Psychology students are often a misunderstood lot, primarily due to the lack of awareness by the public about what the field encompasses.
Some of the things that may come to the minds of many when the word “psychology” or “psychologist” is uttered may be a therapist sitting in a room, listening to patients pouring their hearts out while lying on a sofa.
Others may think that the field only involves work with “crazy people”, forgetting that people from all walks of life, including young children, students and the elderly, can be affected by mental health problems at any point in their life, prompting them to seek the services of a counsellor or psychologist.
To debunk some of the common myths about the field, here is a non-exhaustive list of the common misconceptions related to studying psychology.
#1. Psychology students and graduates can read minds
Psychology can broadly be defined as the study of the human mind and behaviour. The curriculum, however, does not entail mind reading.
This assumption can be a major source of frustration among psychology students or graduates. It is not uncommon to be asked, “What am I thinking now?” upon telling others what you majored in.
Not unlike most people, the most a psychology student or graduate can do is make an educated guess of what a person may be feeling based on their body language.
#2. Graduating with a Psychology Degree makes you a psychologist
Psychology students or graduates may be able to relate to being called a psychologist despite not being one!
What many may not understand is that graduating with a Psychology Degree does not make a person a psychologist. One needs to acquire a master’s degree or a PhD in a related field to be qualified as one.
Additionally, you may also encounter instances where others may ask you to “analyse” or diagnose them, or confide in you to obtain your feedback thanks to your background in psychology. Unfortunately, that’s not how it works. Undergraduate students are not equipped with the necessary skills to do so.
#3. A Psychology Degree is useless
Contrary to what many may believe, obtaining a Psychology Degree is not a waste of time nor is it a “useless degree”.
There are students who opt to study psychology with the intention of furthering their studies to become a mental health professional, making the degree an important stepping stone for their chosen profession.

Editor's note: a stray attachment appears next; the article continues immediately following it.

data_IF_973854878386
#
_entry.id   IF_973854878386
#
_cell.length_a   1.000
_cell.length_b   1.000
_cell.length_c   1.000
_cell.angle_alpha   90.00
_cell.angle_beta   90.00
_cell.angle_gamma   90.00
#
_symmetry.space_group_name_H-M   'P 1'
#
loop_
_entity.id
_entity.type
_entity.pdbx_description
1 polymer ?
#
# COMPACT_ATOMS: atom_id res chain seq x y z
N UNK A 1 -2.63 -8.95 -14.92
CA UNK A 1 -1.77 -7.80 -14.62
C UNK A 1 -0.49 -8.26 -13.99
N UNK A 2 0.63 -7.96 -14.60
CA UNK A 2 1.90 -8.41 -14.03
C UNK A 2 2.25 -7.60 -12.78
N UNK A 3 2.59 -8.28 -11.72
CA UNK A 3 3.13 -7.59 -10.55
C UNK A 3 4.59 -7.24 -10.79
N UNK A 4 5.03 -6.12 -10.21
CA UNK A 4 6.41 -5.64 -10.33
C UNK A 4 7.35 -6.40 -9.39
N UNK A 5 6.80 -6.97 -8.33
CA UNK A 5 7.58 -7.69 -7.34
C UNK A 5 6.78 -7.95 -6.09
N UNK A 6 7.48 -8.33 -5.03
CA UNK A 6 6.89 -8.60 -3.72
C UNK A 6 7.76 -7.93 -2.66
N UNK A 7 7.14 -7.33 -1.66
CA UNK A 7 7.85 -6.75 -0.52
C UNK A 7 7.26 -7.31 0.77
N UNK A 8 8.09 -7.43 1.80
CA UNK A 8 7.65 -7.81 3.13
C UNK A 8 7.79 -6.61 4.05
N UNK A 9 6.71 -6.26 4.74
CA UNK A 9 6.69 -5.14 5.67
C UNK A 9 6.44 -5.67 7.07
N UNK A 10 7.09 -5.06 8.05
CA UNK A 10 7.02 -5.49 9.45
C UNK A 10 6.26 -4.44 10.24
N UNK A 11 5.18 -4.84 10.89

However, there are also those who choose to study psychology out of interest, with no intention of becoming a mental health practitioner in the future.
Regardless, degrees can be considered as passports into the working world as many have gone on to work in fields that are vastly different from their university qualifications.
#4. It is a degree for those who are academically weak
Psychology programmes attract students from all walks of life. This could mean top students in school to the average performer.
While different institutions will have different entry requirements, the curriculum can be challenging in its own right. From conducting research to sifting through published journals, there are always pros and cons to each programme.
There’s also no running away from the fact that pursuing higher education can be stressful as it requires you to invest ample time and effort to complete your assignments, work with different students, conduct research and study for exams.
#5. Psychology graduates are unemployable
Not so! You can still carve out a career in a different field despite graduating with a Psychology Degree.
Psychology graduates can find themselves working in a variety of areas, from human resource to the media line. What’s important for you to remember is to develop additional skills while you are still studying to enhance your employability, although this advice applies to students in any degree.
If you’re keen on making a change in people’s lives and venturing into the realm of mental health upon graduating, consider furthering your studies to specialise in a particular area.
At the end of the day, psychology is often a misunderstood field that does not always receive the spotlight it deserves. Despite that, those who are keen on studying psychology may find the experience a truly rewarding one.